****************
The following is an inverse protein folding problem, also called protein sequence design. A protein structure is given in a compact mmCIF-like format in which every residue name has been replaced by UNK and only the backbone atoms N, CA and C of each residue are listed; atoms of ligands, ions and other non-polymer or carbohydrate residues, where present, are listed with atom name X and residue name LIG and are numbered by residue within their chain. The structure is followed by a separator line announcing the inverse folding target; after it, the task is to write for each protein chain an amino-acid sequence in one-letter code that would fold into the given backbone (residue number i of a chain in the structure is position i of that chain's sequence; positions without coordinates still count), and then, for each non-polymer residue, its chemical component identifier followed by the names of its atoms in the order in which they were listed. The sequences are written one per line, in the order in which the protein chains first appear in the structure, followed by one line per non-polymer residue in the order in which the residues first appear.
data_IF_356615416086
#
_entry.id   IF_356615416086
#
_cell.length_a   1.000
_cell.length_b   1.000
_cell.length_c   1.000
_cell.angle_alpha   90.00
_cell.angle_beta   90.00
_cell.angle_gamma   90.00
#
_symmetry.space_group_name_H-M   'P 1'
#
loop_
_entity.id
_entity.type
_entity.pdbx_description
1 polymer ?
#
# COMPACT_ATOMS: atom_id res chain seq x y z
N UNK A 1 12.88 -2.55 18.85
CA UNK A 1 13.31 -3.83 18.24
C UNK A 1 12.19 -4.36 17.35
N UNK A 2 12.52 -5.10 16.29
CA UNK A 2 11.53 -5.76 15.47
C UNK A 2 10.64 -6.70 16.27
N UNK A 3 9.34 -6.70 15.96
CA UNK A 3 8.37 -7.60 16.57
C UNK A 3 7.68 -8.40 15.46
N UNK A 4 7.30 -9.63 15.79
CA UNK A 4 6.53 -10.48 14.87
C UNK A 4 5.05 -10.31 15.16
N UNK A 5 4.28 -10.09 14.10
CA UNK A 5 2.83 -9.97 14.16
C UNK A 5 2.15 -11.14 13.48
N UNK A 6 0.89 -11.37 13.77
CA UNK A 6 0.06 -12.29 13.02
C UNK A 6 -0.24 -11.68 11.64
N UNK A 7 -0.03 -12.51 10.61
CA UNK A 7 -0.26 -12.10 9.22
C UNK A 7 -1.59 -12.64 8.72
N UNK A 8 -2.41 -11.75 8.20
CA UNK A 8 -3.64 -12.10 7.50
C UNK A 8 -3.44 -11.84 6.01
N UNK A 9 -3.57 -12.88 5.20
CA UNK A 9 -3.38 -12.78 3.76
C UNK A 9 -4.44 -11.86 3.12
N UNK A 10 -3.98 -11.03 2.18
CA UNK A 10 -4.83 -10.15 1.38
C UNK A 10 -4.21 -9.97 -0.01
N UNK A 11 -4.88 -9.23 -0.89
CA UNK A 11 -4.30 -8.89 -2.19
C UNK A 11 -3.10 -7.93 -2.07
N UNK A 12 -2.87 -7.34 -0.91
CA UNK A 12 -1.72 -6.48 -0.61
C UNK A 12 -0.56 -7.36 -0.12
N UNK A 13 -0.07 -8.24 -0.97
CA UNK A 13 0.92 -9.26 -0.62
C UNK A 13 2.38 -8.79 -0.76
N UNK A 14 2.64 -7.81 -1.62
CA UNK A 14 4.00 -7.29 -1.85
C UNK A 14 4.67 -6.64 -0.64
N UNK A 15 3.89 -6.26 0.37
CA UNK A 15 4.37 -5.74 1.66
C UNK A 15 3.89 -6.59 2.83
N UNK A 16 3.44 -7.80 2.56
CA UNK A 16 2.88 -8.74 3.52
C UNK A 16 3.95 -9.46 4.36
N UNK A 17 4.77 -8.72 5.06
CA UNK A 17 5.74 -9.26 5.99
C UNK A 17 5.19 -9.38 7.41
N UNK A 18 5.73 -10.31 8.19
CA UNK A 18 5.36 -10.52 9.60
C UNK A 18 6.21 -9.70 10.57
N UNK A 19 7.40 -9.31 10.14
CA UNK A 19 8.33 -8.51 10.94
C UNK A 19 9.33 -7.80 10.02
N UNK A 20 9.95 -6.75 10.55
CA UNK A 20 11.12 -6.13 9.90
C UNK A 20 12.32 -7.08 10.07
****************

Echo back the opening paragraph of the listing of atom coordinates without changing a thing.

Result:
The following is an inverse protein folding problem, also called protein sequence design. A protein structure is given in a compact mmCIF-like format in which every residue name has been replaced by UNK and only the backbone atoms N, CA and C of each residue are listed; atoms of ligands, ions and other non-polymer or carbohydrate residues, where present, are listed with atom name X and residue name LIG and are numbered by residue within their chain. The structure is followed by a separator line announcing the inverse folding target; after it, the task is to write for each protein chain an amino-acid sequence in one-letter code that would fold into the given backbone (residue number i of a chain in the structure is position i of that chain's sequence; positions without coordinates still count), and then, for each non-polymer residue, its chemical component identifier followed by the names of its atoms in the order in which they were listed. The sequences are written one per line, in the order in which the protein chains first appear in the structure, followed by one line per non-polymer residue in the order in which the residues first appear.